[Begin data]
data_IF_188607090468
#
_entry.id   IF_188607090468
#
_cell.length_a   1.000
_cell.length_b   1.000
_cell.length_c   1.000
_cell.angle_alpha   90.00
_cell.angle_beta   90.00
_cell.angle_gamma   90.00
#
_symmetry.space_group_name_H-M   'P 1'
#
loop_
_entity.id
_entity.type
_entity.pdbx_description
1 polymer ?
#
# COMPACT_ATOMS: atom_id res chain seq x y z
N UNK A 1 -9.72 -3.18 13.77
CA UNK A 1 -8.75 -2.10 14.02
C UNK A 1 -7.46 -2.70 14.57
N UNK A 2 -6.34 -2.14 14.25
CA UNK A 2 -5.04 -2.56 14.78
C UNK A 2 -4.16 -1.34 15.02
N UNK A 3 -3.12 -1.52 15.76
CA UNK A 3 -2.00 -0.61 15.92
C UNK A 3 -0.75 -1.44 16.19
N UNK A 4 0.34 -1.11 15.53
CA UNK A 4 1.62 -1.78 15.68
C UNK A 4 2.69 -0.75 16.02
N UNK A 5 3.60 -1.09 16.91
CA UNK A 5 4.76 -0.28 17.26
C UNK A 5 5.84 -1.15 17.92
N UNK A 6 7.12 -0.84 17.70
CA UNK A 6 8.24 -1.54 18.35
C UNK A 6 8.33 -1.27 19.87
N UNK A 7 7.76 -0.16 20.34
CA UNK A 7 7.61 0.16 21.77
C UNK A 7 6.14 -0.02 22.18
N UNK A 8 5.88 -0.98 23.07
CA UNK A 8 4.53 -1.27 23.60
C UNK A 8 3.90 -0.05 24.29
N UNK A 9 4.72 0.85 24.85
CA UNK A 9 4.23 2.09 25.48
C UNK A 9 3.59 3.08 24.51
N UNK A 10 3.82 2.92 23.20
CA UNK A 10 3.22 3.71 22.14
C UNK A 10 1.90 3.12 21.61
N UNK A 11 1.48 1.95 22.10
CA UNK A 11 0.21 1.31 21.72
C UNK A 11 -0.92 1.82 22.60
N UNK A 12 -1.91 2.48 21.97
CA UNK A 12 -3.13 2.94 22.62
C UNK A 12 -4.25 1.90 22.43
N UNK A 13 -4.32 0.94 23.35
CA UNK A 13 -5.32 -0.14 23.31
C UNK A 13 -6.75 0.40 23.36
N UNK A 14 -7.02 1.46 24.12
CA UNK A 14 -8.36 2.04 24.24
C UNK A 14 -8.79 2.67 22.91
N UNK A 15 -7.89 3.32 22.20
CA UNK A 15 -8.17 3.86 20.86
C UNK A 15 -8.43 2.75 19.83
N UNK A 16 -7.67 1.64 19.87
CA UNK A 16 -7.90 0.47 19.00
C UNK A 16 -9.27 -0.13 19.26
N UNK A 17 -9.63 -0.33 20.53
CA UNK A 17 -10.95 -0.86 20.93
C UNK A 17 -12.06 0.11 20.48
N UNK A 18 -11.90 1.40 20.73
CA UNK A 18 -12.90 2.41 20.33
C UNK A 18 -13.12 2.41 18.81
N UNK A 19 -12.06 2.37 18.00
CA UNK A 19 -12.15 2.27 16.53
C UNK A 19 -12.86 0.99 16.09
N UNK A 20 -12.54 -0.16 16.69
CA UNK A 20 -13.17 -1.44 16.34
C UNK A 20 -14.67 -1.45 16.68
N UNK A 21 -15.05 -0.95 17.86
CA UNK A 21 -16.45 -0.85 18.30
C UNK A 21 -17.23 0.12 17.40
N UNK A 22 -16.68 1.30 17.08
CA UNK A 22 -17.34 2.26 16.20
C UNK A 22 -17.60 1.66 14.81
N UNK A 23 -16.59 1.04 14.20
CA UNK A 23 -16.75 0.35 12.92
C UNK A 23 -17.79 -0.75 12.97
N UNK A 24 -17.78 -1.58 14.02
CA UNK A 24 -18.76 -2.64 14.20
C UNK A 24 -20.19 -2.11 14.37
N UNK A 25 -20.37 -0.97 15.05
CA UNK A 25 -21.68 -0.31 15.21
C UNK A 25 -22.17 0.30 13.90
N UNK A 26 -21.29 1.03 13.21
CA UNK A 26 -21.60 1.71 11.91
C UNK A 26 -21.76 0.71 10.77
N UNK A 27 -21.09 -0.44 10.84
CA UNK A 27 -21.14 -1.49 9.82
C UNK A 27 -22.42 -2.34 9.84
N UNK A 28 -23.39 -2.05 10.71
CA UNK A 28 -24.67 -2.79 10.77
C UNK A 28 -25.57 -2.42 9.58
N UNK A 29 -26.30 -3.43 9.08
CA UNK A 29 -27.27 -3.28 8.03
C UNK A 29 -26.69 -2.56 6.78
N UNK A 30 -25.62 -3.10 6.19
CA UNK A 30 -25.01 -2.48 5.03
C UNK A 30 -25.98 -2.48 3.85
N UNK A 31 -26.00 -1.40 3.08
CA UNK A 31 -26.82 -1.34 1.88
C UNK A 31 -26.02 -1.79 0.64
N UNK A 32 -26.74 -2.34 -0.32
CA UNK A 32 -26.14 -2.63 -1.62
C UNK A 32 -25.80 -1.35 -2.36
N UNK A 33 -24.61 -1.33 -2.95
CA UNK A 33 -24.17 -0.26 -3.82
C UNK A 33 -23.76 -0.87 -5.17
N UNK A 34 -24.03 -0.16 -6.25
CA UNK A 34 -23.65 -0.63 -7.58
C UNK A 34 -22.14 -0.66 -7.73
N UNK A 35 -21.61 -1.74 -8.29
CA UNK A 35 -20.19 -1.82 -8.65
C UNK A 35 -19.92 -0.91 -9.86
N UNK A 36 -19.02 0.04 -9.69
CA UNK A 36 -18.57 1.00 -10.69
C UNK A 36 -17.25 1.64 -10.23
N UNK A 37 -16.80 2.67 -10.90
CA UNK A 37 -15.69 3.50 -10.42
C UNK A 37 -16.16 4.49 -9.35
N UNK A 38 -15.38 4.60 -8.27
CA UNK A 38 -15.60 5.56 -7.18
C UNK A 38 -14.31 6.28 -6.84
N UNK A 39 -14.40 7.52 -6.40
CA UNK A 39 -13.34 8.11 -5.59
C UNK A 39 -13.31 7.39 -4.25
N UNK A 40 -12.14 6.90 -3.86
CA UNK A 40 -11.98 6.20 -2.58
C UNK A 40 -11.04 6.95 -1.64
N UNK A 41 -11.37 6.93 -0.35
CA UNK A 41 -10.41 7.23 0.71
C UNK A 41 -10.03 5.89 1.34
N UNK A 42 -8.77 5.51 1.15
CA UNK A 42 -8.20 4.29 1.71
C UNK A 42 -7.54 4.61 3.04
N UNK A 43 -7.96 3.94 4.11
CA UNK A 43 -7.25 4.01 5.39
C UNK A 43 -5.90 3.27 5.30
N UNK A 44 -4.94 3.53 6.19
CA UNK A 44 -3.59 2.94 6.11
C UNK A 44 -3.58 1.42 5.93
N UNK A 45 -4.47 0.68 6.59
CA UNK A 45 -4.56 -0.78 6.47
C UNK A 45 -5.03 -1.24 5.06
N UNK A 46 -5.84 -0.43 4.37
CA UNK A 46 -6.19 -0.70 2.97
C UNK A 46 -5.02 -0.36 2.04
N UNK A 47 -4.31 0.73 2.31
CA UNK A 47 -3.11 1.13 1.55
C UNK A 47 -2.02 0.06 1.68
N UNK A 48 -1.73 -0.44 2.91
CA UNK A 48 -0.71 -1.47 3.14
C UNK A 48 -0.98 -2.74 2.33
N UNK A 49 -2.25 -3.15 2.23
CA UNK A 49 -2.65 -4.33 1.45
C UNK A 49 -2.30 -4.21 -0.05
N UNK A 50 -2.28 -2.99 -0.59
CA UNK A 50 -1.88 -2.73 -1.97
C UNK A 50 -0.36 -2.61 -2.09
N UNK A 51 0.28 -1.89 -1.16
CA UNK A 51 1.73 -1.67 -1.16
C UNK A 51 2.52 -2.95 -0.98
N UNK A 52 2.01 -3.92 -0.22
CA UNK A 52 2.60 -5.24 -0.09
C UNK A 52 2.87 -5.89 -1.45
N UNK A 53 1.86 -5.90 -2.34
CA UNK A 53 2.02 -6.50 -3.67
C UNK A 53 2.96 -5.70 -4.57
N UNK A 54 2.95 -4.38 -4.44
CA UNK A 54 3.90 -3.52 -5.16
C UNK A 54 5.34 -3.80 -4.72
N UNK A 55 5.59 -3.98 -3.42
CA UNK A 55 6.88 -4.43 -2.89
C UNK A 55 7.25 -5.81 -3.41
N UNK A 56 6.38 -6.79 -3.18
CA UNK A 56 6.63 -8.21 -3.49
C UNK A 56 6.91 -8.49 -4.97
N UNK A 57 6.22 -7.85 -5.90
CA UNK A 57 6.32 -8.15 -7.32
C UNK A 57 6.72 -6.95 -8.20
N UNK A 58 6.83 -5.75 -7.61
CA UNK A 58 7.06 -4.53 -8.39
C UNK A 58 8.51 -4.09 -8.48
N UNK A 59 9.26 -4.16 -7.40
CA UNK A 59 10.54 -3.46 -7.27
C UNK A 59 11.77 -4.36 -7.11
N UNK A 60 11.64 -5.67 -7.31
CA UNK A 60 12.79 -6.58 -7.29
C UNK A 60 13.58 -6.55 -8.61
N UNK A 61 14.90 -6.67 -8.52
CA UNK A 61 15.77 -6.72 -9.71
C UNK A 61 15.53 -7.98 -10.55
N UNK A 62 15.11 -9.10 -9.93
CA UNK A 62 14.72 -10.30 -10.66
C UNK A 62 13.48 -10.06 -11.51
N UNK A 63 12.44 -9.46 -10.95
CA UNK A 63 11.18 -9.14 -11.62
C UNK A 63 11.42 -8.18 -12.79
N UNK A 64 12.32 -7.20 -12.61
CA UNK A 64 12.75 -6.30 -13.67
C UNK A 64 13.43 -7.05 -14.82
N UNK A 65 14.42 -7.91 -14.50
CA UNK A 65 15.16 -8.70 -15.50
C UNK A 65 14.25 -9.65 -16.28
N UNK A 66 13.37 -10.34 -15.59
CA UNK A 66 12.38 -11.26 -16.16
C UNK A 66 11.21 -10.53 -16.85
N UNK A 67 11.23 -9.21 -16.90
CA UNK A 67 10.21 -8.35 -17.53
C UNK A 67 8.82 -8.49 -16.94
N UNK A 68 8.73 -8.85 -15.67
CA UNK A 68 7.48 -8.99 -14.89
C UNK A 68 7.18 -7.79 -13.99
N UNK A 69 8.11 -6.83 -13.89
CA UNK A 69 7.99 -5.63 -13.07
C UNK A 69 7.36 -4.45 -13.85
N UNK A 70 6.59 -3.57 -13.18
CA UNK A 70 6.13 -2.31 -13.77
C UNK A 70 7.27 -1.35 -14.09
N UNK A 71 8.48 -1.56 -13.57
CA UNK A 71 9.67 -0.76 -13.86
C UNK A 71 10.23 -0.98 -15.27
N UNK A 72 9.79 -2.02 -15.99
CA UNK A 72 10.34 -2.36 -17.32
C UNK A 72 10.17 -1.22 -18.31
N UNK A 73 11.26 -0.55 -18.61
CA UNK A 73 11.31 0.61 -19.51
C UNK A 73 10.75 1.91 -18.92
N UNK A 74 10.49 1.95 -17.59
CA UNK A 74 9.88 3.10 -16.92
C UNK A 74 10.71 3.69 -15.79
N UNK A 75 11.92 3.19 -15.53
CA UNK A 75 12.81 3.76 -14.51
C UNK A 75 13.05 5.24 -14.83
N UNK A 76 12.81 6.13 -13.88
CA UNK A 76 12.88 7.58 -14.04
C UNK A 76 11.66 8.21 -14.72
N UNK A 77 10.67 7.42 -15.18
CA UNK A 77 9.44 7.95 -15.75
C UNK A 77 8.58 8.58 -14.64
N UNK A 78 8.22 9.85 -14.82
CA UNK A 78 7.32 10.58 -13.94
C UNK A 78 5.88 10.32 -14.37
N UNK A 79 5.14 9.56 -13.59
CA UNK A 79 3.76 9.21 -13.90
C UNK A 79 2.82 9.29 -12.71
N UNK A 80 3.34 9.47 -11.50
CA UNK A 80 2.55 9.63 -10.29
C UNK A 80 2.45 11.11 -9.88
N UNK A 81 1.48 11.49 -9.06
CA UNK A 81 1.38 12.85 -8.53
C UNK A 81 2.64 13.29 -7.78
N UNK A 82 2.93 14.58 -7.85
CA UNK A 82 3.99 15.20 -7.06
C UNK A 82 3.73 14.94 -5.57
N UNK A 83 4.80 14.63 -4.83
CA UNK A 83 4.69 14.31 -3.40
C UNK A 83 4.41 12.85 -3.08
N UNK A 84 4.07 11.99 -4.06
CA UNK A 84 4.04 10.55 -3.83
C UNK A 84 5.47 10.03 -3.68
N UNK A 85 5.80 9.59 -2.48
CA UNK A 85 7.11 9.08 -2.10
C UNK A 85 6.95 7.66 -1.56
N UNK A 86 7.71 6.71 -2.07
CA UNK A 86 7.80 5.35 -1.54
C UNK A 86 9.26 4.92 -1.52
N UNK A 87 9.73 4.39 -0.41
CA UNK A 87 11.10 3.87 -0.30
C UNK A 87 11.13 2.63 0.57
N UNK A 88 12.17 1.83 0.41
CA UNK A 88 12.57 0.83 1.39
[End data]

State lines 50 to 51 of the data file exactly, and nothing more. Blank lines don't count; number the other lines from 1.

C UNK A 10 1.90 3.12 21.61
N UNK A 11 1.48 1.95 22.10